California and Other States Take a Hard Line Against Misclassification of Employees as Independent Contractors
In the past two years, 11 different states have passed laws increasing penalties for misclassification or limiting the use of independent contractors. This brings the total to 21 different states that have targeted employee misclassification by statute to protect workers, including five of the six most populous states in the country(California, Florida, Illinois, New York, and Pennsylvania).
California has led the way in fighting misclassification. California has long been known for its wage and labor laws that provide greater protections for workers than federal wage and labor laws. Its legislature recently enacted the Independent Contractor Misclassification Law. This statute increases penalties for willful misclassification from just $5,000 per violation, to as much as $25,000 per violation. Additionally, even third-party advisors, such as accountants or HR professionals, may be held liable. Finally, a violator of this law must prominently display notice of the violation on the home page of its website, an obvious blemish on an employer’s reputation.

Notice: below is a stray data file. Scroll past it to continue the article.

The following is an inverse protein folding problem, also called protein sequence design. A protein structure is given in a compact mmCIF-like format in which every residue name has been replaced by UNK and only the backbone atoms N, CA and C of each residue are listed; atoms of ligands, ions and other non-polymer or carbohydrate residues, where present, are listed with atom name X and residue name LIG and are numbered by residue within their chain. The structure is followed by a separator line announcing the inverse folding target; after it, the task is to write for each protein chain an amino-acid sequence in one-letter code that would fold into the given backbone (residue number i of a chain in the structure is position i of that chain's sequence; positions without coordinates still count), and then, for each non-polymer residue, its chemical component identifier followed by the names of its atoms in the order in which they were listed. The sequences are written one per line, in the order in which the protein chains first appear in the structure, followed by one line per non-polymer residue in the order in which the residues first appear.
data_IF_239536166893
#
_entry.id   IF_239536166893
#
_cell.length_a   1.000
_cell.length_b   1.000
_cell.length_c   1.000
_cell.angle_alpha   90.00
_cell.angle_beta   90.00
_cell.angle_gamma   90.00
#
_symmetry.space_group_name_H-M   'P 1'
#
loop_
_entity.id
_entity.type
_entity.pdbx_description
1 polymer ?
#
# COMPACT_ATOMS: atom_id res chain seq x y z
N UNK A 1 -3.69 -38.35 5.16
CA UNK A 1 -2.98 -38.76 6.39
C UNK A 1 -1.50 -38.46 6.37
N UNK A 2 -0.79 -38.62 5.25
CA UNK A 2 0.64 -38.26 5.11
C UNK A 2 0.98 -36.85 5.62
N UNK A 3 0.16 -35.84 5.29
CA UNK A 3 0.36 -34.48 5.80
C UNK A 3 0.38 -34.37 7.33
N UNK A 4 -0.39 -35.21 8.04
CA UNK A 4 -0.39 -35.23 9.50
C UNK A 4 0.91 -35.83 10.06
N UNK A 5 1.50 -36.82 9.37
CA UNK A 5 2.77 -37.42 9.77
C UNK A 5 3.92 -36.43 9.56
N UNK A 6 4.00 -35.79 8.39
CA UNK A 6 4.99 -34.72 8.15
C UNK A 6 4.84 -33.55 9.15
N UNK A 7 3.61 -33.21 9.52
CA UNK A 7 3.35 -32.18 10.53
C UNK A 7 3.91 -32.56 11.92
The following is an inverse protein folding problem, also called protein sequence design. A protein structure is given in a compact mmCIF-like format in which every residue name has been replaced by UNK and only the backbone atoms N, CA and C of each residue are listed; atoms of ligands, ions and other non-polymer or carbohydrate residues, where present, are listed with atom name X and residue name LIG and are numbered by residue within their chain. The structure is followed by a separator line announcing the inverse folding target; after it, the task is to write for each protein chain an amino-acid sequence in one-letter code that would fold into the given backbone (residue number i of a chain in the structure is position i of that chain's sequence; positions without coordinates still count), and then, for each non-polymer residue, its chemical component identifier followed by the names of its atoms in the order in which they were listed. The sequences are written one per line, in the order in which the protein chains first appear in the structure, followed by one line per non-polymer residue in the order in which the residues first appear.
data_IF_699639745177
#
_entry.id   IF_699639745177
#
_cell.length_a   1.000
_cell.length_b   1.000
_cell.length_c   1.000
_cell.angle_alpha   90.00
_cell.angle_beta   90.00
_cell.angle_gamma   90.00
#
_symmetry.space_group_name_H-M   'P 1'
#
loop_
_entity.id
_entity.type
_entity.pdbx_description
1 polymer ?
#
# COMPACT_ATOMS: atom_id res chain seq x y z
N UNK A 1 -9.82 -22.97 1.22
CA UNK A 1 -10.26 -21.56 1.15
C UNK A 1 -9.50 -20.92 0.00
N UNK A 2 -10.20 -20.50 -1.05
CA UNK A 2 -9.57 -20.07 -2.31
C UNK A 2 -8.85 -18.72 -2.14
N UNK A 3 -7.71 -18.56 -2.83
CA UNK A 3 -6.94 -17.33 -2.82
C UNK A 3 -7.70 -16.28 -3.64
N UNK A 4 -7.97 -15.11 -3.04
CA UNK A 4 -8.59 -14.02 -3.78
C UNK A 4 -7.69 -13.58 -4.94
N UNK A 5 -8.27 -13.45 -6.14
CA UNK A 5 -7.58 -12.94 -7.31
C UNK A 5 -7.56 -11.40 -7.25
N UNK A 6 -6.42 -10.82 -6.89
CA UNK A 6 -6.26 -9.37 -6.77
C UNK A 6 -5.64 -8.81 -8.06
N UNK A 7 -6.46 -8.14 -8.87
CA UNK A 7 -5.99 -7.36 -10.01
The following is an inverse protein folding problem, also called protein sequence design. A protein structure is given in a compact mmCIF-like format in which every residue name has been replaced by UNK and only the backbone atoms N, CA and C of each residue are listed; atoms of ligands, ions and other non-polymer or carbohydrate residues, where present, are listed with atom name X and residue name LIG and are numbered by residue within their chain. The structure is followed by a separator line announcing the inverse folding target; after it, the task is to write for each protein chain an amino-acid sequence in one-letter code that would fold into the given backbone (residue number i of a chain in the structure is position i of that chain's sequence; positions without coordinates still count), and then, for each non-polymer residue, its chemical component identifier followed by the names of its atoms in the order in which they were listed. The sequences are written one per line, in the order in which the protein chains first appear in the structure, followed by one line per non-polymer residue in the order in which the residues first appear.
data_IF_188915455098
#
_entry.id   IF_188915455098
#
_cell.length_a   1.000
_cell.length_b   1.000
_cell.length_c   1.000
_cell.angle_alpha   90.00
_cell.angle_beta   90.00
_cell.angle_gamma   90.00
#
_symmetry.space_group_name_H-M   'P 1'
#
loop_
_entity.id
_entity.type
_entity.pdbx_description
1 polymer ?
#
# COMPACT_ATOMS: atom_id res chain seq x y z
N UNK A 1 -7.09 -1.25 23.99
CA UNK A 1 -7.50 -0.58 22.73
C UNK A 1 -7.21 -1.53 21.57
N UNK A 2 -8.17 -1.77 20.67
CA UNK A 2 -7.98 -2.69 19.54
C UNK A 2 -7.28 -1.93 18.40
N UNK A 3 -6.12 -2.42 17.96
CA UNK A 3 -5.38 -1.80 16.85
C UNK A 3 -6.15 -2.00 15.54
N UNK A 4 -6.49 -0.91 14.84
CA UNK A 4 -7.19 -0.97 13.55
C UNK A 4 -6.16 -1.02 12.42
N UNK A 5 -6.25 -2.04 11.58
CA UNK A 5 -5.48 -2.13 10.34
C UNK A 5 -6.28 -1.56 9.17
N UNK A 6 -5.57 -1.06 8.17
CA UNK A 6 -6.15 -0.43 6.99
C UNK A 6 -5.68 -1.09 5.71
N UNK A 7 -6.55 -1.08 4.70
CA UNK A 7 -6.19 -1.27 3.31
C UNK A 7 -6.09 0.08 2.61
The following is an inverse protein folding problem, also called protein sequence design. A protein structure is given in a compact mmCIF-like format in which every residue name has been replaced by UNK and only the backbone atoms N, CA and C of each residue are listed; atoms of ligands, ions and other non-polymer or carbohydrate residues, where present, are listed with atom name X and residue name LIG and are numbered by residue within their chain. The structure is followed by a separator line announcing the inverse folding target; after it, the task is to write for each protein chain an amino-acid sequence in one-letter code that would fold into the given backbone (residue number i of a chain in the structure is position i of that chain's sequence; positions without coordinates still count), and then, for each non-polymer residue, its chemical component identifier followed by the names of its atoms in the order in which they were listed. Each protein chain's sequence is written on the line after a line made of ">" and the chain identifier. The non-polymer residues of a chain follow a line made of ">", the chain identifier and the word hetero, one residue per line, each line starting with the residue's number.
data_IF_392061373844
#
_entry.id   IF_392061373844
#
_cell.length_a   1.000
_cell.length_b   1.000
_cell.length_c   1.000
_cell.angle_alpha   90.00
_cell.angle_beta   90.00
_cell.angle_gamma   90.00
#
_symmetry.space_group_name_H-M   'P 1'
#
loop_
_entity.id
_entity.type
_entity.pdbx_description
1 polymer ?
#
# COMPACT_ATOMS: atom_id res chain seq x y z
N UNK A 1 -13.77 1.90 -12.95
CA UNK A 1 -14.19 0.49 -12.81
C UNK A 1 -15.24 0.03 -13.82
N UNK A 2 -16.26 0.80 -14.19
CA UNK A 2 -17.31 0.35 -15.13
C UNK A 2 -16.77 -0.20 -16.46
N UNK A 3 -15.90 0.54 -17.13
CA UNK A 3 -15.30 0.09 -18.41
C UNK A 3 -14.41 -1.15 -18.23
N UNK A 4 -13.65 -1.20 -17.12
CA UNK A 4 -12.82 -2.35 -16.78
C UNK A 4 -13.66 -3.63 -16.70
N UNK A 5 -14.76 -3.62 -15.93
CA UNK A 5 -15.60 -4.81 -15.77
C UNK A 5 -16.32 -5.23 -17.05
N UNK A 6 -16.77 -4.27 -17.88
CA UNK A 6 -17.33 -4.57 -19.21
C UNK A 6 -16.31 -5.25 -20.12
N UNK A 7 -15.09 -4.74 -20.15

States are even targeting specific industries in which workers are more susceptible to misclassification. For instance, Pennsylvania’s Construction Workplace Misclassification Act is directed at workers in the construction industry, where Pennsylvania has determined misclassification is a serious problem that needs specific attention.
Other industries where the misclassification of employees as independent contractors to avoid the payment of overtime pay, benefits and payroll taxes has historically been an issue include:
• Oil and Gas Drilling/Exploration • Engineering Services • Disaster Clean-Up • IT / Technical Support • Field Service
Regardless of whether these laws apply broadly or to an individual industry, states are increasing protection for workers and penalties for employers that violate the law. Workers who have been misclassified as independent contractors – and thus denied overtime pay and minimum wage protections – should contact an experienced wage and hour attorney to find out more about how to recover the back wages they are legally entitled to. If you believe that you may have been misclassified as an independent contractor and are due unpaid overtime, please fill out our Case Evaluation form, and one of our overtime attorneys will help you to evaluate your case.